This article is responding in depth to the cultural questioning which has emerged through the Black Lives Matter movement especially with regards to the xenophobic discrimination of the Windrush scandal which is an act of vandalism on the institutions of democracy and the outright atrocity of the latest in a long history of incidents illustrated by how George Floyd, a black American man was killed during an arrest (allegedly for a counterfeit $20 bill) when, Derek Chauvin, a white police officer, knelt on his neck for nearly eight minutes.
During a casual conversation with a few friends about an acquaintance of ours a friend casually said ‘it is all very nice that she learns the English language but she must not forget her culture’. The words hit hard as one of the two black women in the room we were struck by the power those words had over us. The inequality and indifference expressed by those words felt as if we had stepped back into an era where women of colour were still subservient to white women, looking after them but never equal.
There are several issues I have with those words…
After acquiring a master’s degree in Clinical Psychology a few years ago I couldn’t wait to put my knowledge to good use. Amongst all the mainstream clinical education I was also introduced to the anti psychiatry movement tough briefly. The thrill of working in a clinical environment was short lived. The nature of psychiatry and its dehumanising effect is something we never talk about much less teach. Treatment received by the patients depended upon their class and gender.
Women addicts, like their male counterparts, face stigma except in their case they have to contend with ideas of sexual promiscuity. Often during therapy sessions prejudiced opinions of women addicts were expressed despite evidence to the contrary. What would have been seen as neutral or normal behaviour outside the rehab was turned into symptoms of addiction and ‘addictive personality’. The power of Psychology is so immense that once a diagnosis has been made every aspect of an individuals life is turned into a symptom. Read more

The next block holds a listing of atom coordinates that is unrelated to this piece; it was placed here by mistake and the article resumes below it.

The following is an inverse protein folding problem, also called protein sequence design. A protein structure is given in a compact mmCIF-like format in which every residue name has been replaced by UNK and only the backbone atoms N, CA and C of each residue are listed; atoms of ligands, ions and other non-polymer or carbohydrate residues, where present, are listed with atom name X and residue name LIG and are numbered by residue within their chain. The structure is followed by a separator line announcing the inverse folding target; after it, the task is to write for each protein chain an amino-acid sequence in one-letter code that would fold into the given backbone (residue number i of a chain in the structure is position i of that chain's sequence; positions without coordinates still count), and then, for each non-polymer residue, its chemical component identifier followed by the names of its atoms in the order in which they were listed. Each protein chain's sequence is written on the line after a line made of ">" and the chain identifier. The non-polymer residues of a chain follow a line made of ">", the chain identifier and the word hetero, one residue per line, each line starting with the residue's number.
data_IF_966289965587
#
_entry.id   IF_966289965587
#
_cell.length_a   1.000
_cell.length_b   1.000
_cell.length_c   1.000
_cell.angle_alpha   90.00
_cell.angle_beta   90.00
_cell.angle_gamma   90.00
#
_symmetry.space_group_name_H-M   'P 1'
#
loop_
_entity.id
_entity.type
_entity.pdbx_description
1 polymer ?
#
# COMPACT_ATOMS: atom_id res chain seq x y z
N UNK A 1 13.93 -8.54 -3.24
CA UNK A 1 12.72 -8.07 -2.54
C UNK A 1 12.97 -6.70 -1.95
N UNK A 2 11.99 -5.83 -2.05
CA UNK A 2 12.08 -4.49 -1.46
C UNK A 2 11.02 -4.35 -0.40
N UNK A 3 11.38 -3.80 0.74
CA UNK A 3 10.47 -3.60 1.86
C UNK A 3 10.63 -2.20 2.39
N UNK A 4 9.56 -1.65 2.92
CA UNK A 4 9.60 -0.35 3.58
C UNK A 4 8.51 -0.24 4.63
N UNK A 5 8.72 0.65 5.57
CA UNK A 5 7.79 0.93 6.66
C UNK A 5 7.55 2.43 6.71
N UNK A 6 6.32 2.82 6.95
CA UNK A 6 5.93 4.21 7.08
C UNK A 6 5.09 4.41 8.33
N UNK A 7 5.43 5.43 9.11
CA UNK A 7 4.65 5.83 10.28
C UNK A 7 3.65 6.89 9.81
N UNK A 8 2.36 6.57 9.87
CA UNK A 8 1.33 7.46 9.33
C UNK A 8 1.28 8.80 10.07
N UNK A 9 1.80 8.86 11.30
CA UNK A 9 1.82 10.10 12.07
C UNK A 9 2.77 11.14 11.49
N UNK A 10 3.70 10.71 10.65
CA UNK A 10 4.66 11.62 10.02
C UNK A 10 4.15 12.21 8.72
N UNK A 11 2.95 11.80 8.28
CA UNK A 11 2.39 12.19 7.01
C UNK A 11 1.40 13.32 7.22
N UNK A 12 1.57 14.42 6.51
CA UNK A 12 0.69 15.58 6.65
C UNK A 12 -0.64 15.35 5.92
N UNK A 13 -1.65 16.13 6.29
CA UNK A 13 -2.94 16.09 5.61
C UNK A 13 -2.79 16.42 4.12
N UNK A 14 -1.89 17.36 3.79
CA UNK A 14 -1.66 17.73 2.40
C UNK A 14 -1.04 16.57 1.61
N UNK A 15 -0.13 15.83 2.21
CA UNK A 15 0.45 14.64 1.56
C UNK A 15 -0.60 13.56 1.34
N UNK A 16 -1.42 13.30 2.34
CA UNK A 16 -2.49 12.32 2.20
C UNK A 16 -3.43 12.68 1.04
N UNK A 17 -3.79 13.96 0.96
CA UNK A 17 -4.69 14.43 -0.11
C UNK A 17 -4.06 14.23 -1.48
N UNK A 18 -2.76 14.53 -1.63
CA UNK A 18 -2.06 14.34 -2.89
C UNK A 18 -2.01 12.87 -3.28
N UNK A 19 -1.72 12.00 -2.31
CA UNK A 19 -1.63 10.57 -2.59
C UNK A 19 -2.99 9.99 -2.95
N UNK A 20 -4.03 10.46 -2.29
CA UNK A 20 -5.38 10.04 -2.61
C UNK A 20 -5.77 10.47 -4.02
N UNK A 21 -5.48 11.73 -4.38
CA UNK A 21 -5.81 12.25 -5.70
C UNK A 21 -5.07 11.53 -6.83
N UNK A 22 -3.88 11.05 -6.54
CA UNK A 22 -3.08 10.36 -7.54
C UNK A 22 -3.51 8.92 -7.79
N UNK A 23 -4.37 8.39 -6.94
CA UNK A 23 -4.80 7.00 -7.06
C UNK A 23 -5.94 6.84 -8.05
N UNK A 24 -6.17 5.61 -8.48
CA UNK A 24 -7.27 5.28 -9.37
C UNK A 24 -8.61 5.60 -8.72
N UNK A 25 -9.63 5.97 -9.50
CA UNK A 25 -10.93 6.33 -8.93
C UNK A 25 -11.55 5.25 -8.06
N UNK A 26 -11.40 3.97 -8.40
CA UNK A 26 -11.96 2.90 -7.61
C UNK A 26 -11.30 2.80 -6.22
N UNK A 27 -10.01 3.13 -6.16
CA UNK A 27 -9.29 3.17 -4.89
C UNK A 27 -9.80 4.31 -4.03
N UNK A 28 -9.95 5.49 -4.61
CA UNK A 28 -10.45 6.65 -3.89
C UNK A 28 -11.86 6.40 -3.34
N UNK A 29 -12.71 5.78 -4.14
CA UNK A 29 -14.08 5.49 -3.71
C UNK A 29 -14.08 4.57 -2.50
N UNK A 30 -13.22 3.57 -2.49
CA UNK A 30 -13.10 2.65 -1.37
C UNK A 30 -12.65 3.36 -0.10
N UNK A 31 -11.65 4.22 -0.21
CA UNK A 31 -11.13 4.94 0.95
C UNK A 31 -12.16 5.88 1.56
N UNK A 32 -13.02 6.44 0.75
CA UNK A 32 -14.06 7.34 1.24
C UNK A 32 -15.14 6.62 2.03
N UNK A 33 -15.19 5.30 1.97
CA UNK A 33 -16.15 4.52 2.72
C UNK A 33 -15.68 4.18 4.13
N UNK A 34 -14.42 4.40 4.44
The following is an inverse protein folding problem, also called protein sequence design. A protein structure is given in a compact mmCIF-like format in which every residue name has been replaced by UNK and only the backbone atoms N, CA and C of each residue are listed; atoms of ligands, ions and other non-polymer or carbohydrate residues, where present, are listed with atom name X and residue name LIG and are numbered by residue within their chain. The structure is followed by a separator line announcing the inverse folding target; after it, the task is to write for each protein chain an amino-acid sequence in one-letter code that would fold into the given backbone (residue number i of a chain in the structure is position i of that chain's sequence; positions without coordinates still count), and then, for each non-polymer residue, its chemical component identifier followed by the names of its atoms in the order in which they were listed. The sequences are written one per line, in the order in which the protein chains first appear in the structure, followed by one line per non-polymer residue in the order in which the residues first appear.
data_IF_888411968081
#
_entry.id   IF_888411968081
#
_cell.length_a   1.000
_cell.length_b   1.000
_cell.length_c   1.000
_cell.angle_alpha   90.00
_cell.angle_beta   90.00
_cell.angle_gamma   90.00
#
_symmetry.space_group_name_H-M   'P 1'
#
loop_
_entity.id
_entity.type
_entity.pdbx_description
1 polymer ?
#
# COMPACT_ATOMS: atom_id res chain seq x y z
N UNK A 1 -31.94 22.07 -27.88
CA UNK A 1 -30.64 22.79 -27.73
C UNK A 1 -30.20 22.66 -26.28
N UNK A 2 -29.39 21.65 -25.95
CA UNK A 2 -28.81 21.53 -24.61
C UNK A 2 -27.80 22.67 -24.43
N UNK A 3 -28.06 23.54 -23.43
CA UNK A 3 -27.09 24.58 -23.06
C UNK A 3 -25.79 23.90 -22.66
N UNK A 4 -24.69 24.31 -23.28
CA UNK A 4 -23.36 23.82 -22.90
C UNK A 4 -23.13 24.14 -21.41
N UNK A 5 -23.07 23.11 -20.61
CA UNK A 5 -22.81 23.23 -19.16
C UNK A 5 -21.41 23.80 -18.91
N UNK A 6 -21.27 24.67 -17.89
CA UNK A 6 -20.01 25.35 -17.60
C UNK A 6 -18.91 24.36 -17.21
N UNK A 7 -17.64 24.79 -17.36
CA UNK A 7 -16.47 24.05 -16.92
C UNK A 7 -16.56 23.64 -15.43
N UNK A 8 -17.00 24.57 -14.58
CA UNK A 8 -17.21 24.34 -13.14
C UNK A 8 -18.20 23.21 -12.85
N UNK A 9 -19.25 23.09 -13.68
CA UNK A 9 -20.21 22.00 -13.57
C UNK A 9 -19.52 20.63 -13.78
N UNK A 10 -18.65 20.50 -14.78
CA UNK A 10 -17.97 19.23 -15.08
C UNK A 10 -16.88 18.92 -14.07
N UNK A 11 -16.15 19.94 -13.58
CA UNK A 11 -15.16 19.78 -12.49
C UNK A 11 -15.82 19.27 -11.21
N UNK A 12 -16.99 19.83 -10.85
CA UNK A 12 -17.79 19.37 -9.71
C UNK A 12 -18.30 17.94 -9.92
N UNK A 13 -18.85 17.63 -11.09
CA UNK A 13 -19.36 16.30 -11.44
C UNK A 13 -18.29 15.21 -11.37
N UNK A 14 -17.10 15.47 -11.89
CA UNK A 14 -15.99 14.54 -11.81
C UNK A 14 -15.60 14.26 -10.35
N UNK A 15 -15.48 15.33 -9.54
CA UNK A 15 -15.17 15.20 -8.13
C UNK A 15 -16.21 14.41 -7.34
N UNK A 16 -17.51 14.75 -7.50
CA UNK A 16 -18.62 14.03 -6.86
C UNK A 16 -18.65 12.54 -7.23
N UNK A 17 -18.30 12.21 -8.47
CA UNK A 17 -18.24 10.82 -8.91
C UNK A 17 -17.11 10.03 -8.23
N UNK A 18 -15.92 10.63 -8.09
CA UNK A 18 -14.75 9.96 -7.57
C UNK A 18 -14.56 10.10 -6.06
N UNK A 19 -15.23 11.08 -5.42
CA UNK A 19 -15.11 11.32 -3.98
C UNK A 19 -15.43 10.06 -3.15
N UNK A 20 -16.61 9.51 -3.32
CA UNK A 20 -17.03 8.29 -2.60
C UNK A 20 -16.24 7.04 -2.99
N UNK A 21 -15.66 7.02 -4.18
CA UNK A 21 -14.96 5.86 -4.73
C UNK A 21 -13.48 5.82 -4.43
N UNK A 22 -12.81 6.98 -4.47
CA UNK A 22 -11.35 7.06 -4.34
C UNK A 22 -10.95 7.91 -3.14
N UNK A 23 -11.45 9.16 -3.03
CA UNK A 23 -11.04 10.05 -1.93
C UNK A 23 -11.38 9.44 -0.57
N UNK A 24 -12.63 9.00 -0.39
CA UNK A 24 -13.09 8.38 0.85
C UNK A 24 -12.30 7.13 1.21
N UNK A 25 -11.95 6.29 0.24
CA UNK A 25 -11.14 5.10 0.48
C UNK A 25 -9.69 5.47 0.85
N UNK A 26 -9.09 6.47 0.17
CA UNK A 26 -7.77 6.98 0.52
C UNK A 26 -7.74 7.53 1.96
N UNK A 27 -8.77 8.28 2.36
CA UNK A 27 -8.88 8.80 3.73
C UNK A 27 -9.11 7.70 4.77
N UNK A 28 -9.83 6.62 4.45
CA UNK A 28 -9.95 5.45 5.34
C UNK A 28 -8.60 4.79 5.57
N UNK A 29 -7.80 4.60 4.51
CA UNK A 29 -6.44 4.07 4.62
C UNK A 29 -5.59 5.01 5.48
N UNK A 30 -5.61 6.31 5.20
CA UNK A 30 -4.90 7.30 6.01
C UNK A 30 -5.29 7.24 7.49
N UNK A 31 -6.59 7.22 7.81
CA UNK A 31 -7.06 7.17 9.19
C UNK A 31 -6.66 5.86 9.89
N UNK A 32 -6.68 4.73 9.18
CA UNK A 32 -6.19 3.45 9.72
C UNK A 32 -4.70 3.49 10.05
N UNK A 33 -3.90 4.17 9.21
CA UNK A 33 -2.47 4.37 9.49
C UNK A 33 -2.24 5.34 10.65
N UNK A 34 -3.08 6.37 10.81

And I find it kinda funny
I find it kinda sad
The dreams in which I’m dying
Are the best I’ve ever had
ECT Is Murder: The Historical and Political Roots of ECT and its Hold on Public Imagination By Sonia Soans
Electro Convulsive Therapy is one of those psychiatric treatments that has a strong hold on public imagination. One Flew over a Cuckoos Nest is iconic in its use of ECT as a treatment. The image of a patient being tied by and given electric shocks is hard to shake, brutality and force are ideas associated with this treatment. Inextricably tied to the profession of psychiatry it is born out of experiments with electricity and in abattoirs.
The image of the ‘mad person’ being subdued is powerful, it signals punishment for deviance. It plays on our fear of physical retribution. It is present in films, we have all seen a film where an agitated person was brought in kicking and screaming and given electric shocks only to be subdued. Read more
This is an interview with Sonia Soans, part of the Asylum magazine collective which is a platform for democratic psychiatry. Having experience in clinical psychology and teaching in India, she has focused her study on gendered representations of addiction. Having recently finished her PhD in Manchester, she regularly contributes to critical psychiatry as she helps bring together the new editions of Asylum magazine. Read more